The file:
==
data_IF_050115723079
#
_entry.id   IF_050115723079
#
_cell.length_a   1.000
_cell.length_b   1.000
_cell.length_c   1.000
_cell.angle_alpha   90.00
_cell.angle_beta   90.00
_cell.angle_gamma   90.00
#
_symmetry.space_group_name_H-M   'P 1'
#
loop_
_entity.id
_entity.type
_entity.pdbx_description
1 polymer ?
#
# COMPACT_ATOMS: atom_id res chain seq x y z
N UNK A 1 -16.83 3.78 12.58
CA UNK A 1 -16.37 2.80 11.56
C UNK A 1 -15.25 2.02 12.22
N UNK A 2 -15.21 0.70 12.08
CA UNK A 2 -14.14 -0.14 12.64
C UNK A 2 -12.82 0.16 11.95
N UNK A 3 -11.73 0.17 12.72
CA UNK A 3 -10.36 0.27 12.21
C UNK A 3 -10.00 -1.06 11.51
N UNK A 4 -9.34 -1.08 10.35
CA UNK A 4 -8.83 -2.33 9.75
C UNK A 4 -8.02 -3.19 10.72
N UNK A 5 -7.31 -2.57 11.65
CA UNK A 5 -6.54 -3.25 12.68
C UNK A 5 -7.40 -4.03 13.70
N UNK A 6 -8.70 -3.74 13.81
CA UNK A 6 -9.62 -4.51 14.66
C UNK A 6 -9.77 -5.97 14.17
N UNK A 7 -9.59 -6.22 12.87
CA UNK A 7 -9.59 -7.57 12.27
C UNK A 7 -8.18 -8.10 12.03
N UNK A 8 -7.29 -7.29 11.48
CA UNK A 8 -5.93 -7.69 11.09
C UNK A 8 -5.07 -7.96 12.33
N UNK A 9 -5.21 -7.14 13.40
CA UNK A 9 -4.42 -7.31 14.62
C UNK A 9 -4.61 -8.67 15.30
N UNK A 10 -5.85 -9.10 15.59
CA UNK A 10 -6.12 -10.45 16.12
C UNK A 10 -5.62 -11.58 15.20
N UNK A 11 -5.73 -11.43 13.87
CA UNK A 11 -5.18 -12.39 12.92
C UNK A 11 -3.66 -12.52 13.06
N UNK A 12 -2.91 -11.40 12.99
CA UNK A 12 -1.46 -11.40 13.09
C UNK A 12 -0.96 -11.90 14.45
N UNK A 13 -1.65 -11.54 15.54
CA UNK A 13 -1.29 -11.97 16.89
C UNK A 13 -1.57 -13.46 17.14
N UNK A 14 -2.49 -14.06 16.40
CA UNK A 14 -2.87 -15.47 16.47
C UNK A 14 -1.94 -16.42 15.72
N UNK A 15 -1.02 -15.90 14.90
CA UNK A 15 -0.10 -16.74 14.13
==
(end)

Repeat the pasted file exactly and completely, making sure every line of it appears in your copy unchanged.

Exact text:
data_IF_050115723079
#
_entry.id   IF_050115723079
#
_cell.length_a   1.000
_cell.length_b   1.000
_cell.length_c   1.000
_cell.angle_alpha   90.00
_cell.angle_beta   90.00
_cell.angle_gamma   90.00
#
_symmetry.space_group_name_H-M   'P 1'
#
loop_
_entity.id
_entity.type
_entity.pdbx_description
1 polymer ?
#
# COMPACT_ATOMS: atom_id res chain seq x y z
N UNK A 1 -16.83 3.78 12.58
CA UNK A 1 -16.37 2.80 11.56
C UNK A 1 -15.25 2.02 12.22
N UNK A 2 -15.21 0.70 12.08
CA UNK A 2 -14.14 -0.14 12.64
C UNK A 2 -12.82 0.16 11.95
N UNK A 3 -11.73 0.17 12.72
CA UNK A 3 -10.36 0.27 12.21
C UNK A 3 -10.00 -1.06 11.51
N UNK A 4 -9.34 -1.08 10.35
CA UNK A 4 -8.83 -2.33 9.75
C UNK A 4 -8.02 -3.19 10.72
N UNK A 5 -7.31 -2.57 11.65
CA UNK A 5 -6.54 -3.25 12.68
C UNK A 5 -7.40 -4.03 13.70
N UNK A 6 -8.70 -3.74 13.81
CA UNK A 6 -9.62 -4.51 14.66
C UNK A 6 -9.77 -5.97 14.17
N UNK A 7 -9.59 -6.22 12.87
CA UNK A 7 -9.59 -7.57 12.27
C UNK A 7 -8.18 -8.10 12.03
N UNK A 8 -7.29 -7.29 11.48
CA UNK A 8 -5.93 -7.69 11.09
C UNK A 8 -5.07 -7.96 12.33
N UNK A 9 -5.21 -7.14 13.40
CA UNK A 9 -4.42 -7.31 14.62
C UNK A 9 -4.61 -8.67 15.30
N UNK A 10 -5.85 -9.10 15.59
CA UNK A 10 -6.12 -10.45 16.12
C UNK A 10 -5.62 -11.58 15.20
N UNK A 11 -5.73 -11.43 13.87
CA UNK A 11 -5.18 -12.39 12.92
C UNK A 11 -3.66 -12.52 13.06
N UNK A 12 -2.91 -11.40 12.99
CA UNK A 12 -1.46 -11.40 13.09
C UNK A 12 -0.96 -11.90 14.45
N UNK A 13 -1.65 -11.54 15.54
CA UNK A 13 -1.29 -11.97 16.89
C UNK A 13 -1.57 -13.46 17.14
N UNK A 14 -2.49 -14.06 16.40
CA UNK A 14 -2.87 -15.47 16.47
C UNK A 14 -1.94 -16.42 15.72
N UNK A 15 -1.02 -15.90 14.90
CA UNK A 15 -0.10 -16.74 14.13